Old South Church to proclaim ‘One Boston’ on third anniversary of marathon bombing
In the aftermath of the Boston Marathon bombings, the world was witness to “Boston Strong.” On April 15, “One Boston Day,” that message of strength will be publicly proclaimed, as one of the United Church of Christ’s most historic congregations, Old South Church, hosts an interfaith service of resiliency to commemorate the third anniversary of the deadly attack on one of the country’s most iconic events.
Old South Church, located on Boyleston Street about 100 feet from the finish line of the 26.2-mile race, blesses the runners as they begin and rings bells for the winners. Since the bombings in 2013, the Church of the Finish Line, as it is sometimes referred to, has ministered to survivors and first responders of the bombings.
“Sometimes you don’t choose how or where to minister. You are forced by location and circumstance,” said the Rev. Nancy S. Taylor, senior minister and CEO of Old South Church. “The Boston Marathon finish line is right outside our front door. The bombs exploded within feet of our open portico. Our members were there. Some were running. Some were volunteering that day. Some were at the finish line cheering on the runners. Old South Church, the Boston Marathon and now the recovery from the bombs and the hatred, these are part and parcel of who we are, how we minister, what we remember, and how we move forward.”
The 2:30 p.m. interfaith service with Christian, Jewish and Muslim participants, broadcast live via New England Cable News (NECN), is a partnership between Old South and the Massachusetts Resiliency Center. The center provides support and services to victims of the bombings and related events. Former Massachusetts Governor Deval L. Patrick will speak, and the service will pause at 2:49 p.m. to observe a statewide moment of silence.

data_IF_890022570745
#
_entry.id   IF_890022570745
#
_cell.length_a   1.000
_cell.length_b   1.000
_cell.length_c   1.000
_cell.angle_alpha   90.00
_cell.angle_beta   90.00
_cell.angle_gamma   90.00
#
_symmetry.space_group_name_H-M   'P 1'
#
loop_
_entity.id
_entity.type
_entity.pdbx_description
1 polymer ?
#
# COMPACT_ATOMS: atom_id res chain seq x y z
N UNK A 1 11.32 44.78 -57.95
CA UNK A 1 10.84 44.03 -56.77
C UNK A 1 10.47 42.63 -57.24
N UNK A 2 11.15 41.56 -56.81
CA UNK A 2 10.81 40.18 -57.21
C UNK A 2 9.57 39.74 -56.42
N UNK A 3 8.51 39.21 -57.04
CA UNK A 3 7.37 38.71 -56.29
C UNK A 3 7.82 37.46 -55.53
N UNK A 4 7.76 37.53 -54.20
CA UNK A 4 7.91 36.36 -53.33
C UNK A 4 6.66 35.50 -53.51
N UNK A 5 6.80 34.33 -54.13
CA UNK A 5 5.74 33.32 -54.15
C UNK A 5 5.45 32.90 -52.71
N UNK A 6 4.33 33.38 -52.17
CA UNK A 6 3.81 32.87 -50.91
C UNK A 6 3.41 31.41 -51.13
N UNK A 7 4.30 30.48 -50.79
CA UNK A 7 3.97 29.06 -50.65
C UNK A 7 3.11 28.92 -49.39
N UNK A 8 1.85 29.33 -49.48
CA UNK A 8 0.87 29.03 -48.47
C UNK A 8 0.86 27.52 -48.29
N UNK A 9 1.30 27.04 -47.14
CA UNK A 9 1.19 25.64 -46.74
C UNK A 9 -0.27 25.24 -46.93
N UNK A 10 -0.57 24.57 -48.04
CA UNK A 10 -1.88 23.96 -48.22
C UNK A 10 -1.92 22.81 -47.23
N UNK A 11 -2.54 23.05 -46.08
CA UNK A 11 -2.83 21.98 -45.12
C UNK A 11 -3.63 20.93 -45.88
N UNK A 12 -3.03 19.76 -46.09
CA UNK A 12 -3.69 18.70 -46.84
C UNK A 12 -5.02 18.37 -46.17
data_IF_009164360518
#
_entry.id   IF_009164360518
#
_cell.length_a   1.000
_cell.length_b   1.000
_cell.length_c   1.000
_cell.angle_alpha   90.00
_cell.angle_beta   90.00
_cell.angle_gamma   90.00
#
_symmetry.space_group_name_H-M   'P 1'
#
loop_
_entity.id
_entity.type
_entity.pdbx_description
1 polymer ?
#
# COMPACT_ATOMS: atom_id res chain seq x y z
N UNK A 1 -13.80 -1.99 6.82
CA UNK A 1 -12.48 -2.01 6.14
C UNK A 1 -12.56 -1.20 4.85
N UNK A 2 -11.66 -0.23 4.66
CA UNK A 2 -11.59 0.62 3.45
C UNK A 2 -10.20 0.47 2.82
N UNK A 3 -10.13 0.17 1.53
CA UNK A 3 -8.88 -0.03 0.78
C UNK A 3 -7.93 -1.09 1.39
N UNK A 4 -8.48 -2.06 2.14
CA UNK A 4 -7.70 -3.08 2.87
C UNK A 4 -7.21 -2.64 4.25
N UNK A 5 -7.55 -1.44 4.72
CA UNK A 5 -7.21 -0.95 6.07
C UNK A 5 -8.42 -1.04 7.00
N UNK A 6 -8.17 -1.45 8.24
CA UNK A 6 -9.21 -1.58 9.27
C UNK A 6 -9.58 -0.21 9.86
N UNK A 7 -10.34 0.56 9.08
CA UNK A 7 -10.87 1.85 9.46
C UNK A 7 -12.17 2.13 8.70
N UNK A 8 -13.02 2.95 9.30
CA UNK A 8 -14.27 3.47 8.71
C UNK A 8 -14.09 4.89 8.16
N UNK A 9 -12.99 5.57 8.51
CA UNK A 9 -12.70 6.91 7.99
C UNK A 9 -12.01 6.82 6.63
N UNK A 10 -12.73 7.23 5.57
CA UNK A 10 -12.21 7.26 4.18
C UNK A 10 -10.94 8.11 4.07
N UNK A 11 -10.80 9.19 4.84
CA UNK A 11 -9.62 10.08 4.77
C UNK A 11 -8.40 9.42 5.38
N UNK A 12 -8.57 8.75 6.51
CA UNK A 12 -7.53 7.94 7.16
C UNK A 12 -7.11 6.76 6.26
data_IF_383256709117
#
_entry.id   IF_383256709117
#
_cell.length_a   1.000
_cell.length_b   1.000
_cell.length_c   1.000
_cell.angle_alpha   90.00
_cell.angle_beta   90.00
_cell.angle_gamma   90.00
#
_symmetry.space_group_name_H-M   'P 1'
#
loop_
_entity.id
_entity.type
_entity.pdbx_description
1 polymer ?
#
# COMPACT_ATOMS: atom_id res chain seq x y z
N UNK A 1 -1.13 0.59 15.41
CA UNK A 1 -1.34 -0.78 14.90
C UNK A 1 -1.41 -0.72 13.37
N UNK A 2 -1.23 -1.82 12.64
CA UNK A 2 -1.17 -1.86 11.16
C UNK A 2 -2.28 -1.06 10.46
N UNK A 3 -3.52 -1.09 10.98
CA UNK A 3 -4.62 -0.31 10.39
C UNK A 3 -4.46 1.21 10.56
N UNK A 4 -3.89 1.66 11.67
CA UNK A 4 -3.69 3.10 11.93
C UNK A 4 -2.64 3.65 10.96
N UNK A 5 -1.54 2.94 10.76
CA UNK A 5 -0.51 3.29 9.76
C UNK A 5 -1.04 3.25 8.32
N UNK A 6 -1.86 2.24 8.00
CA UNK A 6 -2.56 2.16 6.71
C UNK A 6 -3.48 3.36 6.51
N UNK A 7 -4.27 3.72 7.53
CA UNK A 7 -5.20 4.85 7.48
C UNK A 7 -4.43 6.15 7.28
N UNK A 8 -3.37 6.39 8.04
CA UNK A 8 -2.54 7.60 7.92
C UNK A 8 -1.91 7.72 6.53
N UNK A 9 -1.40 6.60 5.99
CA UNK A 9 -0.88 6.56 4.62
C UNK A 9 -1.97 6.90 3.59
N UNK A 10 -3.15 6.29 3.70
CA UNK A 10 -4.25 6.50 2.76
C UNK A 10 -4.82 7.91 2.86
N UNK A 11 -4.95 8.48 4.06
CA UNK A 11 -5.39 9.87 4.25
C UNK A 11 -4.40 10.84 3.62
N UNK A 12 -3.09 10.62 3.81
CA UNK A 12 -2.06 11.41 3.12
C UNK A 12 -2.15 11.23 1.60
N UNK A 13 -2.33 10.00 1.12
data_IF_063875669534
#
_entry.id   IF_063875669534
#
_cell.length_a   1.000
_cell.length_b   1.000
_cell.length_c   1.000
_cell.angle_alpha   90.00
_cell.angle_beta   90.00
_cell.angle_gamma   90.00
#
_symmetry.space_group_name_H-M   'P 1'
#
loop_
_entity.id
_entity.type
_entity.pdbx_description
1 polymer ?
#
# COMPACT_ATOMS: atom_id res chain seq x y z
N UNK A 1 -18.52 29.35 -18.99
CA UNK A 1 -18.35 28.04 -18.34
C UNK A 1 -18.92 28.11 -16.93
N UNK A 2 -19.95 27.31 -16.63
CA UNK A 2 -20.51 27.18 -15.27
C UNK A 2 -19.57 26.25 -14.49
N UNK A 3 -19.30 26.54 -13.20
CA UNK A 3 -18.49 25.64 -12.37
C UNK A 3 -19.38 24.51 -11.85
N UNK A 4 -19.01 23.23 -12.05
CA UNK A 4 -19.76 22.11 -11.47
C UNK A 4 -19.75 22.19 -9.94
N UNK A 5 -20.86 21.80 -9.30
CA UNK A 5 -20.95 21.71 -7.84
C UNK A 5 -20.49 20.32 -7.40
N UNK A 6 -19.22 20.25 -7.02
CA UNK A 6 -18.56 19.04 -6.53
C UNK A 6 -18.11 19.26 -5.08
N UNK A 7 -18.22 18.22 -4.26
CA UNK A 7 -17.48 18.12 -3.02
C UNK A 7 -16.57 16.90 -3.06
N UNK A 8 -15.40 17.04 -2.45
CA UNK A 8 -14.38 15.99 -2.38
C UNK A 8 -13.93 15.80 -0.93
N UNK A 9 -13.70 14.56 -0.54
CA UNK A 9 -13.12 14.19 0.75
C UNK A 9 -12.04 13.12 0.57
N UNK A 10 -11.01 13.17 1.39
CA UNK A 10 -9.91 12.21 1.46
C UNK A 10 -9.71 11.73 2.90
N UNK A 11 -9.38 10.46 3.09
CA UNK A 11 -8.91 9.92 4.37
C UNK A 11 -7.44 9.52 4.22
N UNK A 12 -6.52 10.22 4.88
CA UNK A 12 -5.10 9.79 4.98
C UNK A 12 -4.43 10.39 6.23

“Last year the survivors were focused on the burdens they bore — in the way of painful memories, grief, scars, hearing loss, PTSD, physical and mental wounds,” Taylor said. “They asked that we share their burdens. We did. This year, thanks be to God, the survivors are ready for a service that focuses on hope.”
The idea for the service emerged two years ago, she explains, when Old South was approached by bombing survivors who were not part of a faith community, but wanted a service as part of their recovery and wanted clergy to tend and care for them on the bombings’ first anniversary. “We swung into action. First, we listened to them, to what they needed,” Taylor said. “They told us and we fashioned a service to help them manage the first anniversary. We gave them meaningful ritual, a place to rage and cry, space to remember what was lost and to imagine a different future. We presented clergy of all traditions festooned in our finest regalia. They loved it.”
This year, Old South member Tom Ralston, who was wounded at the finish line and suffers from hearing loss and PTSD, will mark the anniversary, ringing the church’s bell precisely at 2:49 p.m. — when the first bomb was detonated — noting one minute of silence.
“He will tell you that it is a healing thing to do. Every person affected by the bombs was effected differently, and each is in a different place of healing today,” Taylor said. “One thing everyone has in common is the anniversary. We try to help people manage the anniversary — to climb over it or push through it or laugh at it, or rage at it or cry their way through it — and get on to the other side. It’s that simple. It’s that hard.”
The Boston Marathon, established in 1897, is one of the six major marathons in the world. The event typically attracts an estimated 500,000 spectators with a course that winds throughout downtown Boston, as well as several outlying boroughs. This year’s race is on Monday, April 18.
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